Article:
Business has been brisk for a new government center in Richland helping current and former ill Hanford workers navigate a complicated system of benefits.
Officials gathered for the grand opening of the Hanford Workforce Engagement Center on Thursday.
But since its soft opening a month ago, it has served 609 people.
"It already is a success and it has just started," said Jeff McDaniel, president of the Hanford Atomic Metal Trades Council, an umbrella group for Hanford nuclear reservation unions.
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In one case, the center was able to help a family find additional job records for a former union worker, linking his job title to work with possible hazardous chemical or radiation exposures that could have made him ill, said Gail Splett, Department of Energy program manager.
A manager of the federal compensation program administered by the Department of Labor has agreed to take a second look at the case, Splett said.
It appears likely that the claim will be approved through the Energy Employees Occupational Illness Compensation Program.
That's just one case from a fairly even mix of current and former workers, including some family members, who have come into the center so far, said Calin Tebay, workforce specilalist.
Help is available to people ranging from the survivors of 1940s workers at the site who developed cancer to current workers submitting compensation claims for exposure to chemical vapors at the site.
"Most people just don't realize the options that are available," Tebay said.
The federal program already has paid $1.75 billion in compensation and medical care reimbursement for ill Hanford and Pacific Northwest National Laboratory workers.
Benefits can come from either the federal or a newly revised state program that may pay a combination of medical reimbursement, lost wages and compensation for illnesses caused by exposure to radiation or hazardous chemicals.
There also are free medical screening programs available, programs offered by individual Hanford contractors and a program for workers exposed to beryllium, a metal that can cause lung disease.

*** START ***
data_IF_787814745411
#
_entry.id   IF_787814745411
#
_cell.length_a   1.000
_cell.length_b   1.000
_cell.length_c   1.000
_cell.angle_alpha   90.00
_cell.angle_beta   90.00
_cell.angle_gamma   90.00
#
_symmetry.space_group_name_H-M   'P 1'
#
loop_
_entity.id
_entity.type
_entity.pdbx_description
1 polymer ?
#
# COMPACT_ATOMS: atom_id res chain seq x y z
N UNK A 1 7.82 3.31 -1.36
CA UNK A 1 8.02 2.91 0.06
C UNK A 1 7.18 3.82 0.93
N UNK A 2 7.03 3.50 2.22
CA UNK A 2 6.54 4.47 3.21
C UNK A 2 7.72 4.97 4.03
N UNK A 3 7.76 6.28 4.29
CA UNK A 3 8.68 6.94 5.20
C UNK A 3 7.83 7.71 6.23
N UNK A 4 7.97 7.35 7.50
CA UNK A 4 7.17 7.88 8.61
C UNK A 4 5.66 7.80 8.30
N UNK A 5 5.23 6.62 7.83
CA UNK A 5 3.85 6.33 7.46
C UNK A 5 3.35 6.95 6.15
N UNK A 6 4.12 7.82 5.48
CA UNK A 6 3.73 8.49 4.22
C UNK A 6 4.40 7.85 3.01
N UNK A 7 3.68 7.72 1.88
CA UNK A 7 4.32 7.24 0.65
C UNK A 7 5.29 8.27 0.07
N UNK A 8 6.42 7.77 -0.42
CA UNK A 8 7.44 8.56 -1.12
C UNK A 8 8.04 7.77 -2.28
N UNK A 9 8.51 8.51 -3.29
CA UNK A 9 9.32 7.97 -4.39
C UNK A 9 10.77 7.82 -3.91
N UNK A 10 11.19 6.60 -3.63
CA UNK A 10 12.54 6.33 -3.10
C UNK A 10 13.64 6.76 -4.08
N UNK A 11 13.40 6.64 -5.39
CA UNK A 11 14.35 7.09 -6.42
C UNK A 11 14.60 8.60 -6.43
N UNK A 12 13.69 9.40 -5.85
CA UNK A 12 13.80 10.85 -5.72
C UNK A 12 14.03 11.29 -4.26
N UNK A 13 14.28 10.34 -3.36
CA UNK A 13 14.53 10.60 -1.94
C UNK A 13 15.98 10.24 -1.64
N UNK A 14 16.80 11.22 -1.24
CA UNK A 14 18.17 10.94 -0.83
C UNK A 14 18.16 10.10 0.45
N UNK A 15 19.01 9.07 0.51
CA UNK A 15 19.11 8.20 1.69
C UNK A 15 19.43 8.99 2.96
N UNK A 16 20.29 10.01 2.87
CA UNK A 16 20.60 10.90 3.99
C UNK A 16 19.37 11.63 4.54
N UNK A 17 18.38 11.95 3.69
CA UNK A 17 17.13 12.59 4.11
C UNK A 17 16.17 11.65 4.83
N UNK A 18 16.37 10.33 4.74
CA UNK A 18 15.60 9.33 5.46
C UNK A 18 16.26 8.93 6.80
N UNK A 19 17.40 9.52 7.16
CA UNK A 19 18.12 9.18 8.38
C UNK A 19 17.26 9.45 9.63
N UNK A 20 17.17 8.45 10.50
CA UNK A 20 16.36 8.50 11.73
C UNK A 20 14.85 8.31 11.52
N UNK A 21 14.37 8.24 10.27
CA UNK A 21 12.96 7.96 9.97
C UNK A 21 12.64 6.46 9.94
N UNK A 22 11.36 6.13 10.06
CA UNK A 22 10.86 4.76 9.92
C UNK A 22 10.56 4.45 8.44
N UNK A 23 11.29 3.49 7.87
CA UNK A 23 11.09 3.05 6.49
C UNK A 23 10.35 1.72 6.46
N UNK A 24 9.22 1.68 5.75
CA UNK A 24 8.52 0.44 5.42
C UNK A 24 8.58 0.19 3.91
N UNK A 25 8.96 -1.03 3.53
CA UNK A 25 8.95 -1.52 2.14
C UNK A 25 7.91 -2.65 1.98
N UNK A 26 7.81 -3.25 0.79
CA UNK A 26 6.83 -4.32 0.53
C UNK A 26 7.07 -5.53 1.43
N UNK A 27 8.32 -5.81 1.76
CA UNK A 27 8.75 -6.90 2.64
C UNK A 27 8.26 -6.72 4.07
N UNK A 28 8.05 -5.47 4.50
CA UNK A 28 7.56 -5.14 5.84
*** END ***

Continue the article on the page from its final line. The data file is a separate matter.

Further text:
The center outlines options and provides contacts to make sure that its clients choose the path that's right for them, Tebay said.
"Today marks a new era of collaboration to ensure timely, fair treatment of workers both past and present who have supported the Hanford mission," said Anne White, the new assistant secretary of energy for environmental management. She was on her second visit to Hanford after being sworn in a month ago.
She'd like to use it as a model throughout the DOE nuclear cleanup complex, she said.
Workers on the ground "are delivering this cleanup mission," she said. "It's important facilities like this are created so they are cared for."
The center should help retain a highly skilled workforce, said Rep. Dan Newhouse, R-Wash.
About two years ago Doug Shoop, the DOE Richland Operations Office manager, approached leadership of the Central Washington Building Trades Council, launching a pretty emotional discussion about how to help ill workers at Hanford, said Mike Bosse, council president.
The idea for the center was launched, helped by Sen. Maria Cantwell, D-Wash. She inserted language into an appropriations bill directing DOE to establish a center to address occupational health issues and to navigate the claims process, according to her staff.
As Hanford workers tackle some of the most challenging environmental cleanup work at the site once used to produce plutonium for the nation's nuclear weapons program, it's essential that help is available for exposed workers and available quickly, Cantwell said.
"We are not done," she said. "We want to continue to improve the federal claims process. . . . We have to be vigilant, and we have to respect the tremendous amount of sacrifice that many, many Hanford workers have made over generations."
The center, at 309 Bradley Blvd., Suite 120, is open 6 a.m. to 4:30 p.m. Monday to Friday. Walk-ins are welcome, or appointments may be made by calling 509-376-4932.
Information is posted at www.hanford.gov/hwec.